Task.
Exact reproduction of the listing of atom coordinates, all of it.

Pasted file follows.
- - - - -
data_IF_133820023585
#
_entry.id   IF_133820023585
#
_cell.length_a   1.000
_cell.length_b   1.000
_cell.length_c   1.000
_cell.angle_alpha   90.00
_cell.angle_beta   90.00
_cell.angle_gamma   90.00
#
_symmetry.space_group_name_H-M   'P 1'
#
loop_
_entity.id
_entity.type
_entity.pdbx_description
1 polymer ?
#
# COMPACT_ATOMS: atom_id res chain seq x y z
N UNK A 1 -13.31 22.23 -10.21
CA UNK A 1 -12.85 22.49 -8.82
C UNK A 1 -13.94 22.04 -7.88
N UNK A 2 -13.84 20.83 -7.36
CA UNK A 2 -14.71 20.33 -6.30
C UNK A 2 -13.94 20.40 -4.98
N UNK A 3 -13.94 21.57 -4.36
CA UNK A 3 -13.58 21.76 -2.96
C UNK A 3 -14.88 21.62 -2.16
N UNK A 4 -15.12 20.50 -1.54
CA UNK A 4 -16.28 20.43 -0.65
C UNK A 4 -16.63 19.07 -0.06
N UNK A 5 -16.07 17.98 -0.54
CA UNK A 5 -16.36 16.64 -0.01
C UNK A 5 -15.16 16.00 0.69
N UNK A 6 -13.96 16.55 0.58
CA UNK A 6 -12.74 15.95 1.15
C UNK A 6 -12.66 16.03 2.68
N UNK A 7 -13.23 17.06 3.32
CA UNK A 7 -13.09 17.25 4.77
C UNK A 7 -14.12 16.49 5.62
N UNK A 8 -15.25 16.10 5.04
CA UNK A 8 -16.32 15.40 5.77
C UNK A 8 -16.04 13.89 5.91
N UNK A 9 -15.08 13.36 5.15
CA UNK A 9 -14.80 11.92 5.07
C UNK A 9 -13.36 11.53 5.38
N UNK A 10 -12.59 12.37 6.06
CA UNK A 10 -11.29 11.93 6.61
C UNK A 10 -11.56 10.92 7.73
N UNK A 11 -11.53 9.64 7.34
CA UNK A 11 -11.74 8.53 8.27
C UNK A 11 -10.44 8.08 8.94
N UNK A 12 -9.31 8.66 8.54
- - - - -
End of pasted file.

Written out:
data_IF_133820023585
#
_entry.id   IF_133820023585
#
_cell.length_a   1.000
_cell.length_b   1.000
_cell.length_c   1.000
_cell.angle_alpha   90.00
_cell.angle_beta   90.00
_cell.angle_gamma   90.00
#
_symmetry.space_group_name_H-M   'P 1'
#
loop_
_entity.id
_entity.type
_entity.pdbx_description
1 polymer ?
#
# COMPACT_ATOMS: atom_id res chain seq x y z
N UNK A 1 -13.31 22.23 -10.21
CA UNK A 1 -12.85 22.49 -8.82
C UNK A 1 -13.94 22.04 -7.88
N UNK A 2 -13.84 20.83 -7.36
CA UNK A 2 -14.71 20.33 -6.30
C UNK A 2 -13.94 20.40 -4.98
N UNK A 3 -13.94 21.57 -4.36
CA UNK A 3 -13.58 21.76 -2.96
C UNK A 3 -14.88 21.62 -2.16
N UNK A 4 -15.12 20.50 -1.54
CA UNK A 4 -16.28 20.43 -0.65
C UNK A 4 -16.63 19.07 -0.06
N UNK A 5 -16.07 17.98 -0.54
CA UNK A 5 -16.36 16.64 -0.01
C UNK A 5 -15.16 16.00 0.69
N UNK A 6 -13.96 16.55 0.58
CA UNK A 6 -12.74 15.95 1.15
C UNK A 6 -12.66 16.03 2.68
N UNK A 7 -13.23 17.06 3.32
CA UNK A 7 -13.09 17.25 4.77
C UNK A 7 -14.12 16.49 5.62
N UNK A 8 -15.25 16.10 5.04
CA UNK A 8 -16.32 15.40 5.77
C UNK A 8 -16.04 13.89 5.91
N UNK A 9 -15.08 13.36 5.15
CA UNK A 9 -14.80 11.92 5.07
C UNK A 9 -13.36 11.53 5.38
N UNK A 10 -12.59 12.37 6.06
CA UNK A 10 -11.29 11.93 6.61
C UNK A 10 -11.56 10.92 7.73
N UNK A 11 -11.53 9.64 7.34
CA UNK A 11 -11.74 8.53 8.27
C UNK A 11 -10.44 8.08 8.94
N UNK A 12 -9.31 8.66 8.54